Ingwe Primary School was established under church sponsorship in the year 1987 with a population of 50 pupils. The school has grown in infrastructure and enrollment through the help of the county and students' parents. This year there are 720 students enrolled.
The school is located in a rural area where most people farm maize and sugarcane. We were quite curious about why they took the name "Ingwe," which means leopard. The senior teacher explained that before the school was established, the school compound was a forest and the community says that leopards lived in that forest.
But ever since the beginning, Ingwe Primary School has not had an adequate source of water. There are a couple of large plastic tanks that collect rainwater, but these are only 5,000 liters each. Because the water in these tanks often runs out, students must leave school grounds in search of the water they need. They frequent a spring where community members built a discharge pipe that makes it easier to fetch water.
This spring is seasonal and dries up when it doesn't rain. It's also shared with community members, meaning that students often have to wait their turn in line to fetch water.
The trip to the spring itself is not safe for students because they walk along a dirt road where there are many young motorbike drivers. All of these efforts disrupt class and waste away the time meant for studying.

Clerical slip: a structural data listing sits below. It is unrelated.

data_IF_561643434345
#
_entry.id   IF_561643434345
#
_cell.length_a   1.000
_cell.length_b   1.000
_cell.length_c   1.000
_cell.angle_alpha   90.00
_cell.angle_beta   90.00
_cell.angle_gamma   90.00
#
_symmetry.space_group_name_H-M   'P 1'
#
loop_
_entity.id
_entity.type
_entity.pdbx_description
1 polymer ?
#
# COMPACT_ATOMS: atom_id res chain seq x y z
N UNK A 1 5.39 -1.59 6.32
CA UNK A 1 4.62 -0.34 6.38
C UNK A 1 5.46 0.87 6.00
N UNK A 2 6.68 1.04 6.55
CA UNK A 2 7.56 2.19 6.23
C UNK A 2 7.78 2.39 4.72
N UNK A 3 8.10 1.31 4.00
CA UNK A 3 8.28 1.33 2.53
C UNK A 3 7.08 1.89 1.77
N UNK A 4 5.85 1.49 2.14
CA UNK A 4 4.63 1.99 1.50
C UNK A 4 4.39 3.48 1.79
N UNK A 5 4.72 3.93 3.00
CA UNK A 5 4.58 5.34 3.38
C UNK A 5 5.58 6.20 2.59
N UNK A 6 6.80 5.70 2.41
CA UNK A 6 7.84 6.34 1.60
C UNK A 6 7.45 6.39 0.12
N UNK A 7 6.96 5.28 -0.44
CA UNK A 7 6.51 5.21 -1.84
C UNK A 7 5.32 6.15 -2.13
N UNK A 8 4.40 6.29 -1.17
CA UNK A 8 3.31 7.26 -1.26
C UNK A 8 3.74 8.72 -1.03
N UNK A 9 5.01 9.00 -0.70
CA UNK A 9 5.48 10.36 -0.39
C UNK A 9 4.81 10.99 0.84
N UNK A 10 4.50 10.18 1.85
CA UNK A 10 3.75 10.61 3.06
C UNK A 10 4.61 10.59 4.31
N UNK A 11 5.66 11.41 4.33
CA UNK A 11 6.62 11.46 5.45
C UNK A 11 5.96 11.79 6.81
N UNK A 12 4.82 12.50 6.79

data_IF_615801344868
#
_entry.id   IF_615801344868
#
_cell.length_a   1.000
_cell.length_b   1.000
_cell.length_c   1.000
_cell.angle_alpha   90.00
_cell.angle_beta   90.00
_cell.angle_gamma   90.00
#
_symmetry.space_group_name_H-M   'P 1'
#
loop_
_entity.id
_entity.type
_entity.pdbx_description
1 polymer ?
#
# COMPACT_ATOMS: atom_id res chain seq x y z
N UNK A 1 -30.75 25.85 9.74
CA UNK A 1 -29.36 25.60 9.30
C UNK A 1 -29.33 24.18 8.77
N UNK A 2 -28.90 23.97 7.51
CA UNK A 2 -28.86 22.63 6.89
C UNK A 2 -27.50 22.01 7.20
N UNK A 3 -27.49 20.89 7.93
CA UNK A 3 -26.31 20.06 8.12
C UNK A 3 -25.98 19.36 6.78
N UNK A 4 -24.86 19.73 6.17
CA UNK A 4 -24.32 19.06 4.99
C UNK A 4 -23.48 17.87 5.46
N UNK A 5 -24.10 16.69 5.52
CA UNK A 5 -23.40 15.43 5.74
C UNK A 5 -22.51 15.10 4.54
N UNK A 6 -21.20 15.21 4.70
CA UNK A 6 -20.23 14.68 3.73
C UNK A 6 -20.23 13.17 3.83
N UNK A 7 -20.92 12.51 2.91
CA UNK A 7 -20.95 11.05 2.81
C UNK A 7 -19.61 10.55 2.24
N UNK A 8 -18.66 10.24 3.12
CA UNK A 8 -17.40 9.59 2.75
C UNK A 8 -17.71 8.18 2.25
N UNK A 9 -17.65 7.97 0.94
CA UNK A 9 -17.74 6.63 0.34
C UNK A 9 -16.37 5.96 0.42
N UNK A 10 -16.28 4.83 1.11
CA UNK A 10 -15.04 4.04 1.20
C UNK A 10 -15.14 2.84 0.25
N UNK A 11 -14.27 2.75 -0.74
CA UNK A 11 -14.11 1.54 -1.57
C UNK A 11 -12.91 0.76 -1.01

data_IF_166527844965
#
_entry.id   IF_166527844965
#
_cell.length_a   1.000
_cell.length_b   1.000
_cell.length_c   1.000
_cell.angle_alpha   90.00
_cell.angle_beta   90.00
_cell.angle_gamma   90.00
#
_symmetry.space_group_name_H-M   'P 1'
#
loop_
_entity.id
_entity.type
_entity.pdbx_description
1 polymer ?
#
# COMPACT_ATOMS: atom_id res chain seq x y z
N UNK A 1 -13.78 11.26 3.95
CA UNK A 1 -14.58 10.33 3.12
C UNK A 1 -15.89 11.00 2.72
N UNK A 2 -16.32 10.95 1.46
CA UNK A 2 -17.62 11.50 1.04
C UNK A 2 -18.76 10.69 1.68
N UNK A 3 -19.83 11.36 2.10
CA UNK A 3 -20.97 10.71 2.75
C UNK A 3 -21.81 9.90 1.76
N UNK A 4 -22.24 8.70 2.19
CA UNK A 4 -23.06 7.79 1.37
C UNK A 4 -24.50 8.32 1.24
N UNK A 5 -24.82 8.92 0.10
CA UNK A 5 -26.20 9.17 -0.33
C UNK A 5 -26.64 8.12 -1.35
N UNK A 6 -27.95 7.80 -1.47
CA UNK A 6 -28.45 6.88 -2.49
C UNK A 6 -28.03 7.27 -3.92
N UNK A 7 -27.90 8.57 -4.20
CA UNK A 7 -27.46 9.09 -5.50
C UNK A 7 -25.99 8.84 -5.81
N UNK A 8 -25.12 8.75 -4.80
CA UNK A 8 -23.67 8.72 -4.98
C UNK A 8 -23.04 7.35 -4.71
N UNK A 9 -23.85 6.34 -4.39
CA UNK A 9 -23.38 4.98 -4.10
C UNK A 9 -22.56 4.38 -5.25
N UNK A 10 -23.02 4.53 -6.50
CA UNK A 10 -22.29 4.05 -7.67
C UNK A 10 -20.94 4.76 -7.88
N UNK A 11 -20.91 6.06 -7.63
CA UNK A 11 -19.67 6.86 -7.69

But trouble isn't over once water is delivered back to school grounds: After drinking this water, students suffer from waterborne illnesses like typhoid and are absent from school.
"Our school is average in terms of performance because of outbreaks of waterborne diseases. Absenteeism cases are very high and this has contributed to poor performance in academics," said Teacher Daniel Akoyo.
What we can do:
"Accessing safe water in this school has been a nightmare, as we have been wasting a lot of time to access water. Currently, we have been served with a closure notice by the Public Health to increase the toilets and also ensure a constant supply of water or face closure," said Teacher Gregory Otuba.
"We will be glad if we can get partners to help us."
Training on good hygiene habits will be held for two days. The facilitator will use PHAST (participatory hygiene and sanitation transformation), ABCD (asset-based community development), CTC (child to child), lectures, group discussions, and handouts to teach health topics and ways to promote good practices within the school. The CTC method will prepare students to lead other students into healthy habits, as well as kickstart a CTC club for the school.
We will deliver two handwashing stations to the school, and the club will fill them with water on a daily basis and make sure there is always a cleaning agent such as soap or ash.
The current latrines have pits that are almost full.
Two triple-door latrines will be constructed with local materials that the school will help gather. Three doors will serve the girls while the other three serve the boys. And with a new source of water on school grounds, students and staff should have enough to keep these new latrines clean.
Rainwater Catchment Tank
A 50,000-liter rainwater catchment tank will help alleviate the water crisis at this school. The school will also help gather the needed materials such as sand, rocks, and water for mixing cement. Once finished, this tank can begin catching rainfall that will be used by the school’s students and staff.
We and the school strongly believe that with this assistance, standards will significantly improve. These higher standards will translate to better academic performance!